Landlords’ Considerations for the Cannabis Real Estate Industry
Operating as – and by extension, leasing to – a company in the cannabis industry carries unique risks. As of June 2021, 36 states have legalized marijuana for medical purposes, and 18 of those states have legalized recreational or adult use. Despite the trend toward legalization and the broader shift in societal acceptance of the substance, marijuana remains illegal under federal law. Marijuana’s federal classification as a Schedule I controlled substance (defined as having “no currently accepted medical use and a high potential for abuse”) creates legal dilemmas in jurisdictions where state law allows its use in some capacity. Each cannabis company must navigate a web of compliance issues, and those who lease or sell real estate to these companies must understand precisely how cannabis companies differ from other tenants or buyers.
Although there has been a sharp rise in cannabis industry entrepreneurship, federal law prohibits cannabis growth, sale, possession, and use, and continues to place parties engaged in these activities (in compliance with state or local law) in a legal gray area. Risk-averse landlords may generally prefer tenants engaged in a more solidly grounded enterprise. The risk of intervention from federal law enforcement is not borne solely by a cannabis company. For example, 21 U.S.C. § 856, also known as the “crack house statute,” makes it a felony to knowingly lease or rent any property for the purpose of manufacturing, distributing, or using any controlled substance, including marijuana. This gives the Department of Justice at least the theoretical authority to prosecute property owners with tenants in the cannabis industry. The prioritization of such prosecution, particularly in jurisdictions with laws allowing for marijuana use, has become something of a political football in recent years, leaving landlords with contradictory guidance on the issue.
As a result, at minimum, landlords should critically review their standard leases for boilerplate requirements that a tenant comply with federal, state, or local law. Landlords should additionally consider additional terms, including: an early termination option in the event of any law enforcement action, or additional security deposit, indemnification, or insurance to cover such outcomes.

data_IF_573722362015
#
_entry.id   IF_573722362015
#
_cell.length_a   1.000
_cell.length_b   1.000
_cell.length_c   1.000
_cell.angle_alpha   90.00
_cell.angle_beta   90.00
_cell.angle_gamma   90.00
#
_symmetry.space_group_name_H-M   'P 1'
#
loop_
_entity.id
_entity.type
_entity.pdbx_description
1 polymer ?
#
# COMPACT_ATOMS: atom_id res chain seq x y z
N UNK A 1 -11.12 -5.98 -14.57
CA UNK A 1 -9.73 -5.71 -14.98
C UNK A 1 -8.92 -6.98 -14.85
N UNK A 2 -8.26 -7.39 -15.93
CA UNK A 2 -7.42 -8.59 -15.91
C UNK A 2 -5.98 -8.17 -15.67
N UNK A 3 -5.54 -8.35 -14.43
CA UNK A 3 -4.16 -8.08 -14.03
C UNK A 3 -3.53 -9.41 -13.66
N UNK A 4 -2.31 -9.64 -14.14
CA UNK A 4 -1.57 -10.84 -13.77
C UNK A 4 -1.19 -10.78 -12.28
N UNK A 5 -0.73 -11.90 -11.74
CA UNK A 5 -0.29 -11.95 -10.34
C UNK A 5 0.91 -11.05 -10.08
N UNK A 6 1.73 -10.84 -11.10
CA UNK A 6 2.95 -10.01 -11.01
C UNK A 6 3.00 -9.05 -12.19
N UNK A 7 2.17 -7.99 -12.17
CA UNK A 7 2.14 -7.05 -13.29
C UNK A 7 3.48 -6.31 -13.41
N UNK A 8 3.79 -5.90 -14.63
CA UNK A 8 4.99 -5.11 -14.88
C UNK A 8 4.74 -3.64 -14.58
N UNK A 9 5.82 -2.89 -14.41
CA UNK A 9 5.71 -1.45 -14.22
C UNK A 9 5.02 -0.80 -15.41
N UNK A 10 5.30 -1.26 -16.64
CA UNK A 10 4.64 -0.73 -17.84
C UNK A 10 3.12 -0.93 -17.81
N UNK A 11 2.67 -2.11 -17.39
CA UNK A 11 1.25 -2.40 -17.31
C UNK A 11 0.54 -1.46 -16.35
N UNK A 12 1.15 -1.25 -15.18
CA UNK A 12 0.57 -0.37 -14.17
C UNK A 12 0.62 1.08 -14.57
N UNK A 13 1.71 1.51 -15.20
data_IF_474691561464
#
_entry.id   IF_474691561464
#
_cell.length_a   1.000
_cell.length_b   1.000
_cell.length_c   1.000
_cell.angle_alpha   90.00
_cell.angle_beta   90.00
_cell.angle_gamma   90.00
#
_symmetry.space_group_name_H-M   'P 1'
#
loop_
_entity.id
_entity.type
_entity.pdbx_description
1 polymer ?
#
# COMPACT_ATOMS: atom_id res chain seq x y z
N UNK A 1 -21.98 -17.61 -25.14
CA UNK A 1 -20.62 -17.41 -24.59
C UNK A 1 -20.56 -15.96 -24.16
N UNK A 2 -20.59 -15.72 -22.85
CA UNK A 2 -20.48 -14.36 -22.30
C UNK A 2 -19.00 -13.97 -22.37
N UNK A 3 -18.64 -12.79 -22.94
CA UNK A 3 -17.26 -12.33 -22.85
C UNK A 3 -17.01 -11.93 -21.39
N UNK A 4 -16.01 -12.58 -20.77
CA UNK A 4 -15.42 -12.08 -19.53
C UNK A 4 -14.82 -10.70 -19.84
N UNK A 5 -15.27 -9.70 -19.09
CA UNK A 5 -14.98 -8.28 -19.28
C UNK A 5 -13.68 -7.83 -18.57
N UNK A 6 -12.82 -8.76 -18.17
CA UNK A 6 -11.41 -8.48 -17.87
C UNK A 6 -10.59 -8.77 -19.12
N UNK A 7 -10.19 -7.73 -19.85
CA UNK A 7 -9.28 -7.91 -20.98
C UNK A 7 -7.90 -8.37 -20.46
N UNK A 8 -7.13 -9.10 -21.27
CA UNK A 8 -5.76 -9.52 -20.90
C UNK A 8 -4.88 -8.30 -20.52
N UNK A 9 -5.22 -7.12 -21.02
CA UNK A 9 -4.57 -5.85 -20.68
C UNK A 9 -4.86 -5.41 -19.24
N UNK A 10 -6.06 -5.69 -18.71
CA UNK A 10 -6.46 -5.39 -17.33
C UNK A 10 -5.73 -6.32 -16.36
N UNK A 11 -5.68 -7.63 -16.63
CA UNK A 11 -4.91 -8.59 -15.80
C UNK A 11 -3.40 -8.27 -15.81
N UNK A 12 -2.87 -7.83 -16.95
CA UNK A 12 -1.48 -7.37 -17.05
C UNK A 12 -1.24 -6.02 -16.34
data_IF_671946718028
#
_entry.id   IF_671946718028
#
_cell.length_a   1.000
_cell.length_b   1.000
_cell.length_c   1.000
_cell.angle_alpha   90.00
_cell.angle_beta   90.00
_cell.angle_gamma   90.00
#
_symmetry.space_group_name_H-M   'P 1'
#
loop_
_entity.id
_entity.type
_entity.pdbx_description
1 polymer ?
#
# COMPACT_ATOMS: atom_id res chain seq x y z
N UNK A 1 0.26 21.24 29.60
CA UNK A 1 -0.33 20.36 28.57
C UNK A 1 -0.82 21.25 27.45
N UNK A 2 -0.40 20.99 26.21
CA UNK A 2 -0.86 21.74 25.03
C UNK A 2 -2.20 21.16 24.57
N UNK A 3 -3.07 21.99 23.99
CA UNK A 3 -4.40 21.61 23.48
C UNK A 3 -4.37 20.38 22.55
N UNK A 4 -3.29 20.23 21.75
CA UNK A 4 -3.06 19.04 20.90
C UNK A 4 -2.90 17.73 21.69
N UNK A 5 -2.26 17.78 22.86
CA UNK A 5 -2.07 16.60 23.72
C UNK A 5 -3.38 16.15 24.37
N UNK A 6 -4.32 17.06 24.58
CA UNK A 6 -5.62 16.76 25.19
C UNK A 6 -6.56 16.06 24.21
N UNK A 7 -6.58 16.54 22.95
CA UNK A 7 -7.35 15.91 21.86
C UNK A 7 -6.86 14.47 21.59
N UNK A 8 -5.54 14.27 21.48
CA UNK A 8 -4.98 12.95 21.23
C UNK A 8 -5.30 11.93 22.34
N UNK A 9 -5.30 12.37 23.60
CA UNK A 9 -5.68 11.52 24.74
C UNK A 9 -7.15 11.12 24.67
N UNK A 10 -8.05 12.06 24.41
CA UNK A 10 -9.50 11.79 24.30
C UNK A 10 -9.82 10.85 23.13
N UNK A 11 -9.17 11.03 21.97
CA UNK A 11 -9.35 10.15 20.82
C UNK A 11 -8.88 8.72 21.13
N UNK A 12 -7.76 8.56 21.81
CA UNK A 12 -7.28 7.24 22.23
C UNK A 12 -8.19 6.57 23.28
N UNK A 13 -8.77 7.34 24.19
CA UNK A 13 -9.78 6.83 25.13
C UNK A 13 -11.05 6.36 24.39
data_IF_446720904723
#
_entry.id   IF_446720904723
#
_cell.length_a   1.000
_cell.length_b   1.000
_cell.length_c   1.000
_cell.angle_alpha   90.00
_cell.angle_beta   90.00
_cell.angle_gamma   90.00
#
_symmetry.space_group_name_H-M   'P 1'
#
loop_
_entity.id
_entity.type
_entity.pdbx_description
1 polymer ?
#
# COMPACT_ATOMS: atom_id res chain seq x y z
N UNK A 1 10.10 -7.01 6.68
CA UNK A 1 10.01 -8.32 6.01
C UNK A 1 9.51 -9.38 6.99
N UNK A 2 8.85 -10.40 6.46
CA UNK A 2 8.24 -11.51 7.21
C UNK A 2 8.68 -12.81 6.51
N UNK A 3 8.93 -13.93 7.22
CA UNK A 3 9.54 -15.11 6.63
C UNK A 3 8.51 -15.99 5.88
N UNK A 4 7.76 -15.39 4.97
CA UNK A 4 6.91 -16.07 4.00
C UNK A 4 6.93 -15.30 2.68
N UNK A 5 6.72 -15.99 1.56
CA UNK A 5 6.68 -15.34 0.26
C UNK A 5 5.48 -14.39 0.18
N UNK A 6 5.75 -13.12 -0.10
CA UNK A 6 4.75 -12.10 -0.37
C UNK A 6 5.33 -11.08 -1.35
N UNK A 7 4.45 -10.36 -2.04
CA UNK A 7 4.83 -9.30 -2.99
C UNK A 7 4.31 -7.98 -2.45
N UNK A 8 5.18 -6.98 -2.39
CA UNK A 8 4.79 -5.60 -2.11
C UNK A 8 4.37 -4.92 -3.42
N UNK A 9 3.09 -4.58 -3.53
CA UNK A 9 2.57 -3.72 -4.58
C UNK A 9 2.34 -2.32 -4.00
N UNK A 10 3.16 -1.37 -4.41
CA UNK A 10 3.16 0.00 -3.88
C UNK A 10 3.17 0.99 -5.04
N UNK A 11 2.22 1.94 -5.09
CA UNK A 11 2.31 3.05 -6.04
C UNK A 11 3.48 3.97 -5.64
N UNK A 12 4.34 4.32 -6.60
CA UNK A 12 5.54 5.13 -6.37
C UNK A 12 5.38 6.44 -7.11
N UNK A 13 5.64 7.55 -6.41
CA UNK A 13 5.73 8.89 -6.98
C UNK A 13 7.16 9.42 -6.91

General Leasing Concerns
A study conducted by the National Association of Realtors found that in states with legalized recreational marijuana, there was increased demand for: warehouses (by 34-42%), storefronts (by 18-19%), and land (by 16-21%). Despite this economic boon, some landlords remain hesitant to become involved with this industry. According to the study, “the most frequently cited concern of commercial members was the smell when leasing to [cannabis companies], followed by theft of cash on property, moisture issues, and fire hazards.” Depending on the intended use, Marijuana ,may emit a strong odor, so landlords should be mindful of the area surrounding their property and consider whether any conflicts with neighbors may arise.
Landlords should also contemplate these issues in their lease to a cannabis company. An ideal lease would clearly address how marijuana will be stored on the premises, and any related obligations of the tenant. The agricultural aspect of marijuana cultivation may be extremely utility-intensive, often requiring high amounts of water and electricity. The responsibility for paying these bills should be clearly addressed in the lease. Cultivation processes can also create an increased fire risk, making the requirement of sprinkler system installation and maintenance a wise addition to any cannabis company lease. Landlords may similarly consider the requirement of security system or staff on the premises to address the theft concerns, which are fueled largely by the fact that, for reasons discussed in further detail below, many cannabis companies operate as all-cash businesses. Overall, landlords should carefully review their insurance policies and determine what coverage is available for these industry-specific risks.
In some jurisdictions that have legalized the medical or adult recreational use of marijuana, zoning restrictions are put in place that mandate cannabis companies be a minimum distance from sites such as schools or daycares. Others, such as Portland, Maine, require a cannabis company to submit an application to a local land use board for review before they can open. New York does not yet have a comprehensive set of regulations governing where cannabis companies may lawfully operate, but such local laws or regulations may come soon. Landlords of agricultural land must obtain a license from the New York Department of Agriculture and Markets before leasing to a cannabis company, but only for the limited context of industrial hemp research.